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Guarana: energy for everyday life

guaranà in polvere e chicchi

What it is  Where it is  Use in integratorsi  Risks and contraindications

What is

guarana is a plant used for the energizing properties contained in its seeds by numerous pre-Columbian civilizations. After the arrival of Europeans in the American continent it was exported all over the world, finding a home in the old continent starting from the 17th century.

The natural habitat of the plant, however, is the Amazon rainforest, where it grows with a climbing course up to more than ten meters in height. The name comes from the language of the indigenous Guaraní people and means "eyes of the gods".

The popularity of Guarana seeds is due to the molecules they contain: these are in fact rich in a molecule known as guaranine, but better known as caffeine. As with many other sources of caffeine of natural origin, guarana seeds also contain other alkaloid substances, such as theobromine (one of the alkaloids also present in large quantities in cocoa), and theophylline. The latter also has stimulating effects on the central nervous system, as well as being used as a bronchodilator in medicine and veterinary medicine.

Where is it

As mentioned, guaranine is contained in the seeds of the guarana plant. Traditionally, these were extracted from the pulp, ground and dried, and then used the finished product in herbal teas and energy drinks.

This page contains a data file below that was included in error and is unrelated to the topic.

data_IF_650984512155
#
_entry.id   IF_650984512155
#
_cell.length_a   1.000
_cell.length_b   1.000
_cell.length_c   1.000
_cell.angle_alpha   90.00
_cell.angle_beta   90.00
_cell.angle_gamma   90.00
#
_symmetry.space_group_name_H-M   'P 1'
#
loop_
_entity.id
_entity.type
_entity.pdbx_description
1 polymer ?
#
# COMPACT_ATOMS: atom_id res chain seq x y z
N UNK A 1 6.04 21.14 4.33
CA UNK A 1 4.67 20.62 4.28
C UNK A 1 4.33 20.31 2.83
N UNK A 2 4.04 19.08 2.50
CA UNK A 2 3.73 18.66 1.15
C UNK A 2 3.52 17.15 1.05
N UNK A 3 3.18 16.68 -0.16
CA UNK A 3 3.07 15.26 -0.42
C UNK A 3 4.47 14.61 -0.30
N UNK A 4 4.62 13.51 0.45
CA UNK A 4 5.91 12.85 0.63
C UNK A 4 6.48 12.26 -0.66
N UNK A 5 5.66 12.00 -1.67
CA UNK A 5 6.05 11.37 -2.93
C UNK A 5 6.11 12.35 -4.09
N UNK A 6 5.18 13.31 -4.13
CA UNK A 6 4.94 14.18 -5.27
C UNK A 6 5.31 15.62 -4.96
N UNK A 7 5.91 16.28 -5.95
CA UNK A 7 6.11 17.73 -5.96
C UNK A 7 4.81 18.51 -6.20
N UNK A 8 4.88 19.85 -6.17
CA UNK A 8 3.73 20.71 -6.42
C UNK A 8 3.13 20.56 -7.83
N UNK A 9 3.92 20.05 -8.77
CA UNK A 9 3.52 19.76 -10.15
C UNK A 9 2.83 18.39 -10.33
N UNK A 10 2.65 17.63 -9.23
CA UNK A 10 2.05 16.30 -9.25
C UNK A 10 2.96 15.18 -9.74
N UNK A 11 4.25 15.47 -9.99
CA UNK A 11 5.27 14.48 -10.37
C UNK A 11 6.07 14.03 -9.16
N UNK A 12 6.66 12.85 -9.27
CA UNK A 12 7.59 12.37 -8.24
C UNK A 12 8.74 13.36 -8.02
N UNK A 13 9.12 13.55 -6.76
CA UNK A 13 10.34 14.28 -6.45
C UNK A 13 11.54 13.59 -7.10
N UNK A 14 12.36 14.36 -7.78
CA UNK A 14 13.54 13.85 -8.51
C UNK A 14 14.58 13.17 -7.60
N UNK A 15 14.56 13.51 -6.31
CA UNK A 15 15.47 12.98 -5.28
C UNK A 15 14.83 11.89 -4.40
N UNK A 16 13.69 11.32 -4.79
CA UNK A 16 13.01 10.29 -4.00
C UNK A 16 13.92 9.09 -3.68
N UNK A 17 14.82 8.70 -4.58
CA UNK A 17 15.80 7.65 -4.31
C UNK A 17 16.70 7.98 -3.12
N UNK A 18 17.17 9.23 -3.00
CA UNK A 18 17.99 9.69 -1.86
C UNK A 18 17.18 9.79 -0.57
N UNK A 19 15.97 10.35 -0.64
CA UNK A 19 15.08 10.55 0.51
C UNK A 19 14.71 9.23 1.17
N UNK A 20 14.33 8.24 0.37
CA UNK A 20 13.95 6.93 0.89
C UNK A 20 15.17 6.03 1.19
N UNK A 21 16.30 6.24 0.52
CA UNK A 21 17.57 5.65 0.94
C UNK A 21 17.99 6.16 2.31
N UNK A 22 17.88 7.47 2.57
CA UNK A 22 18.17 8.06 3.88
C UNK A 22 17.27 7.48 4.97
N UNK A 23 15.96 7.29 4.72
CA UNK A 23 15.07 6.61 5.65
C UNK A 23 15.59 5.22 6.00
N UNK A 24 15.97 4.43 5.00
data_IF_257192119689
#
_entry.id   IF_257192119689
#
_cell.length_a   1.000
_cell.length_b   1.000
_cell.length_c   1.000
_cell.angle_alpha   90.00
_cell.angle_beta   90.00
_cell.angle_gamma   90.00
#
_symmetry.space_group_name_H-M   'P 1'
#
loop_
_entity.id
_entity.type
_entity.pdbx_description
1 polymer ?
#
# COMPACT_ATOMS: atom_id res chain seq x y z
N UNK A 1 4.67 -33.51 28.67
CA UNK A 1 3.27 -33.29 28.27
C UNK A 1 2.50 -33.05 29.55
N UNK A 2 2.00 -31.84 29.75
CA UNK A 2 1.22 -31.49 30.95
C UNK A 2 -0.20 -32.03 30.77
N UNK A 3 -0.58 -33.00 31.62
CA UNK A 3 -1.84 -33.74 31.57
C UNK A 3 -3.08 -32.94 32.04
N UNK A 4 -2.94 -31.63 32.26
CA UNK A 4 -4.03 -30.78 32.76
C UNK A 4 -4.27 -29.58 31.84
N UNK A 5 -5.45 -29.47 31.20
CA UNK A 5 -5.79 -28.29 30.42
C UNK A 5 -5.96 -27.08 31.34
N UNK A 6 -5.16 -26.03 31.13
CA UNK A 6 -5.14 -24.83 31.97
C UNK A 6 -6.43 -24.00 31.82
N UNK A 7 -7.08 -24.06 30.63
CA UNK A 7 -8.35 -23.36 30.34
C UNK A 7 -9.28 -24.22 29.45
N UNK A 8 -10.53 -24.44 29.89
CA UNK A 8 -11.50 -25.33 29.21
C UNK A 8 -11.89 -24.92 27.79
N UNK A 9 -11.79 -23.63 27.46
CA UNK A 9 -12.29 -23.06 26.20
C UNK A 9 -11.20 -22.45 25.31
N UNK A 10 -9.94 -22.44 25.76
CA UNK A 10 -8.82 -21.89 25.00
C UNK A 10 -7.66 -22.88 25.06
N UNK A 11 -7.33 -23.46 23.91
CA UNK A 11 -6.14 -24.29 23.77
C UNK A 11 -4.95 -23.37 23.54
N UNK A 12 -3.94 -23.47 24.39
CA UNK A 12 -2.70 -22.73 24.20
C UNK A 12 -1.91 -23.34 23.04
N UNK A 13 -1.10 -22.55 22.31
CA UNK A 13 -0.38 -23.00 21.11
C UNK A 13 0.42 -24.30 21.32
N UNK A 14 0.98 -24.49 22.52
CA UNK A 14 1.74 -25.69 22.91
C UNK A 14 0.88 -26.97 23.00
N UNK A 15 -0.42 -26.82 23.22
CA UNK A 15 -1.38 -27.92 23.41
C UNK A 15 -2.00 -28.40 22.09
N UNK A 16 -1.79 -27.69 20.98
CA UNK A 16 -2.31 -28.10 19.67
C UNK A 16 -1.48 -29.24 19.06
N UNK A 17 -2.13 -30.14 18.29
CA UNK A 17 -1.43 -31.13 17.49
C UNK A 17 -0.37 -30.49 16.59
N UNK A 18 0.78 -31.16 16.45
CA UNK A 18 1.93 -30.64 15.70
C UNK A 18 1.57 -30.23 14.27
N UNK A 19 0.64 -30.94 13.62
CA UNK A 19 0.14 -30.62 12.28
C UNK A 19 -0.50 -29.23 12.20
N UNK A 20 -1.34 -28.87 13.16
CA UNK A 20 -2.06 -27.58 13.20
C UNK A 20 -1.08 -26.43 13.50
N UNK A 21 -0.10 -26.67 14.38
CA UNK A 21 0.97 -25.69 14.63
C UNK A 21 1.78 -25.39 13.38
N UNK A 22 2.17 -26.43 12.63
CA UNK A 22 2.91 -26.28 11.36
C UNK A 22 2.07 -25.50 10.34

Today it is possible to identify guarana among the ingredients of many food products and supplements. This is used both for the flavor that the pulp gives to drinks and jams, and for the high caffeine content of the seeds. In fact, it is not uncommon to come across guarana-based energy drinks, which are particularly popular in some countries such as Brazil.

Use in supplements

The paste made from guarana seeds contains percentages of caffeine ranging from 2% to 8%.

Therefore, this natural extract is used in the world of supplements to bring benefits similar to those of caffeine: 

  • Increase sports performance, through a greater blood flow to the muscles;
  • Increase concentration during study or work sessions;
  • Fighting tiredness and promoting energy recovery;
  • Fighting obesity through its thermogenic action, which raises the basal metabolic rate.

Guarana can be taken as a supplement in various forms, from tablets, to energy gels or functional chewing gum.

Risks and contraindications

Like many other stimulating substances taken by athletes and not, the abuse of guaranine can have side effects, especially in the most sensitive subjects. Doses higher than those recommended can lead to nervousness, tachycardia, headache. Furthermore, as happens with other caffeine-based stimulant supplements, our body can get used to the use of guarana, presenting in the event of a sudden interruption of its consumption, some symptoms attributable to a caffeine withdrawal crisis. However, this phase resolves itself within a few days.

The undesirable effects linked to the abuse of guaranine are generally found with a daily intake of 400 or more milligrams.